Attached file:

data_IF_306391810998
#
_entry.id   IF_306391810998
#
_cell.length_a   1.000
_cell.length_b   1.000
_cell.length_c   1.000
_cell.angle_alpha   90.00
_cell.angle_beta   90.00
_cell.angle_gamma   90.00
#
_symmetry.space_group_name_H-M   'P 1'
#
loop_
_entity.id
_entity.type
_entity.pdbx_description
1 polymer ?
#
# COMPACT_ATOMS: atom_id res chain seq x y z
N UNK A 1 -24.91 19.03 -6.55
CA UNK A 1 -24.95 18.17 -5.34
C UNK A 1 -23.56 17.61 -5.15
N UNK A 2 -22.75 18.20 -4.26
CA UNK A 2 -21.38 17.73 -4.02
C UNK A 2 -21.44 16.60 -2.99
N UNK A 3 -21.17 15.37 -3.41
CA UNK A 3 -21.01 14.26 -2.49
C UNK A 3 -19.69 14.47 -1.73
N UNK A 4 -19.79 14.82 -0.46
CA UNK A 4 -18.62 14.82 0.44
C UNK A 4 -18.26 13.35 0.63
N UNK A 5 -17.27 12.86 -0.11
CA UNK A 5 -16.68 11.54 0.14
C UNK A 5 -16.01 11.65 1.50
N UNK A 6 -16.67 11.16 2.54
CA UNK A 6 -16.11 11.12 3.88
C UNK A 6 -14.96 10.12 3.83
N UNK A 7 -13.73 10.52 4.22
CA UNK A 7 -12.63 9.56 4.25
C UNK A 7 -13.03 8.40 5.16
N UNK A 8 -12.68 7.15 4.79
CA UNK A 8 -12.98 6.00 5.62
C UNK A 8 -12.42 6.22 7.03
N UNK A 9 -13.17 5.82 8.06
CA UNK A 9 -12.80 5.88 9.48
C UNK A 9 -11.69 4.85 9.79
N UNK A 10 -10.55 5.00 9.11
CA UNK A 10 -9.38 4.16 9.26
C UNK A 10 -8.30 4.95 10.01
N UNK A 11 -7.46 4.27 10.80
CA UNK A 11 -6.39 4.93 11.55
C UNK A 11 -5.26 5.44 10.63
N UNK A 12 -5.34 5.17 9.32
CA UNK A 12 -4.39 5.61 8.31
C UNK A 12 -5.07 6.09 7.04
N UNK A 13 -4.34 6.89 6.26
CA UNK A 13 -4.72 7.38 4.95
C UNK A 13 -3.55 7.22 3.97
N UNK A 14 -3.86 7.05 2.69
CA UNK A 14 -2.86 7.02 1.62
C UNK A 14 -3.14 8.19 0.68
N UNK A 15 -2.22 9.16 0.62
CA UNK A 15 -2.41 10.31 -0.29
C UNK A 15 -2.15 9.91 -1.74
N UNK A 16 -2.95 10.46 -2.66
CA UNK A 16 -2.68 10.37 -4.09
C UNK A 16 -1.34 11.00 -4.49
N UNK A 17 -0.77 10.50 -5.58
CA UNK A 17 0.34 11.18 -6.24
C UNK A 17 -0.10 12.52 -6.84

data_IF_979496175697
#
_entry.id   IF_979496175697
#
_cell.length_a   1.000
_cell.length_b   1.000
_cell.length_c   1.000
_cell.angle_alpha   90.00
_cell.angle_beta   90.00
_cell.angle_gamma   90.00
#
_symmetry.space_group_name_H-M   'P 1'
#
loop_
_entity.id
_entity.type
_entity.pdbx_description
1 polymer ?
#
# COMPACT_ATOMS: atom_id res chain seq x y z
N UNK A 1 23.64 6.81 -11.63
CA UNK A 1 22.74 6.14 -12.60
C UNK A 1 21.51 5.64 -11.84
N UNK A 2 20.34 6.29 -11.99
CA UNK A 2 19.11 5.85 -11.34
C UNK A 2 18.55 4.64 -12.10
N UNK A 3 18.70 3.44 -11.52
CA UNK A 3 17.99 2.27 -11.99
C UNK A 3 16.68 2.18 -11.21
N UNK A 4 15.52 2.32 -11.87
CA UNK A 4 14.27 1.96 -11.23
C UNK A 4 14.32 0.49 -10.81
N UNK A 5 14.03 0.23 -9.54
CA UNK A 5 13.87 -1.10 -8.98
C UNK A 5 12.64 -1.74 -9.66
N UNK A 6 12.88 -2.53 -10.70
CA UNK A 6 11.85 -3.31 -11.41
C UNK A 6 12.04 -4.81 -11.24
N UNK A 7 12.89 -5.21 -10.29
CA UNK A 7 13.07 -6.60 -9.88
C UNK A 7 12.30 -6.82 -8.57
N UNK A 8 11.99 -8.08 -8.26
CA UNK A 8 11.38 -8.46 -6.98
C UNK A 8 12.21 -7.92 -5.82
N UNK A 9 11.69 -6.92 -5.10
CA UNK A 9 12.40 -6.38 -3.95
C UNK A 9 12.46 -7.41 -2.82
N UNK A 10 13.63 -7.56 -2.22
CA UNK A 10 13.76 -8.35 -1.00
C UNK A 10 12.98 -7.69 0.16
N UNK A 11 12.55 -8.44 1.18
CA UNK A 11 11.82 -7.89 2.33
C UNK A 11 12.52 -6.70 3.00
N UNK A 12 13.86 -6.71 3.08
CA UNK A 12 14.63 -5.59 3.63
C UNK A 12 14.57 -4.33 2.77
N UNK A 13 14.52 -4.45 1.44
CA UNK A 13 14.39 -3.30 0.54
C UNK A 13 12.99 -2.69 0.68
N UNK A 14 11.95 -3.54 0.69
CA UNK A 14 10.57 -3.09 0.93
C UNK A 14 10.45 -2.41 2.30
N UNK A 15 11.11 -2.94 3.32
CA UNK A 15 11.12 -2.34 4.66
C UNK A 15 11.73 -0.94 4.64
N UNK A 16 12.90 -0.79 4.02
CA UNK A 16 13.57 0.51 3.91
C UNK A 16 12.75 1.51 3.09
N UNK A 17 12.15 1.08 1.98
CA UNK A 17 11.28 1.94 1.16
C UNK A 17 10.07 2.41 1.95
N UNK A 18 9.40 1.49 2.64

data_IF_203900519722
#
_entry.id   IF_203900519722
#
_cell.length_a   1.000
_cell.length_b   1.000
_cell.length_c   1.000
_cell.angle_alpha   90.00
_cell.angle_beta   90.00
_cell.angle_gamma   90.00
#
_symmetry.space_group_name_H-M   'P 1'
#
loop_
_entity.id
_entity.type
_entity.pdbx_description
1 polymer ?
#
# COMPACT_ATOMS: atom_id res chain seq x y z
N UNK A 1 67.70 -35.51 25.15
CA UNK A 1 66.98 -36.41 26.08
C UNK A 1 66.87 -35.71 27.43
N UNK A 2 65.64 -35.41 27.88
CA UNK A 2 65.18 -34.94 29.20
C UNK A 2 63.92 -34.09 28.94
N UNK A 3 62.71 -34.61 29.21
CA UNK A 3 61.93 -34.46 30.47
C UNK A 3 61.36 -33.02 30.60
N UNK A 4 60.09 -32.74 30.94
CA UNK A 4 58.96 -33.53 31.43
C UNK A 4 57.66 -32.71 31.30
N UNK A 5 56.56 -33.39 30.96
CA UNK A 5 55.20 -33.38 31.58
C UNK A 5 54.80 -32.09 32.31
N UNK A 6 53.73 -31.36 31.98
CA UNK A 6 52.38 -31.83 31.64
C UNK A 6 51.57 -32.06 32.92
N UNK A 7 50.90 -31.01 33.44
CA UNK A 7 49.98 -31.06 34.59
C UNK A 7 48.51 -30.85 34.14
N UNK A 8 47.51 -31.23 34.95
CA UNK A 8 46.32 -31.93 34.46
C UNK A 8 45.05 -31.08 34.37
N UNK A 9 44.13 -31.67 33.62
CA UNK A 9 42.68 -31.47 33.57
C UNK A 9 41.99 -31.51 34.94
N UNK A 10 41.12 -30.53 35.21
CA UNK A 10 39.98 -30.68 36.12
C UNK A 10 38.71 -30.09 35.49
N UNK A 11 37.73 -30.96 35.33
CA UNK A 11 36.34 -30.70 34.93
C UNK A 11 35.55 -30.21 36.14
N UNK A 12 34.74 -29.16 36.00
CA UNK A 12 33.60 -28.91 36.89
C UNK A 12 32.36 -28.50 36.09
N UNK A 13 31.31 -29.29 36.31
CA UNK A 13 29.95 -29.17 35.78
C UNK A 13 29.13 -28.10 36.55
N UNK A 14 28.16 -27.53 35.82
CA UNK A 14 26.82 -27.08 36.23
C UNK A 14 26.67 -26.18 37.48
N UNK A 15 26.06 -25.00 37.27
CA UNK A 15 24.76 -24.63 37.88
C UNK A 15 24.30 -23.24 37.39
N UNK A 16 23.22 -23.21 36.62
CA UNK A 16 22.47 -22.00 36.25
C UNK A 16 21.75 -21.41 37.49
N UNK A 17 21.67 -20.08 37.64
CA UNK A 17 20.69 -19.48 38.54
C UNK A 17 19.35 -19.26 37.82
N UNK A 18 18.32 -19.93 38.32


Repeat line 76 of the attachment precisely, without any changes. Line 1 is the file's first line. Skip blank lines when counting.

_cell.length_a   1.000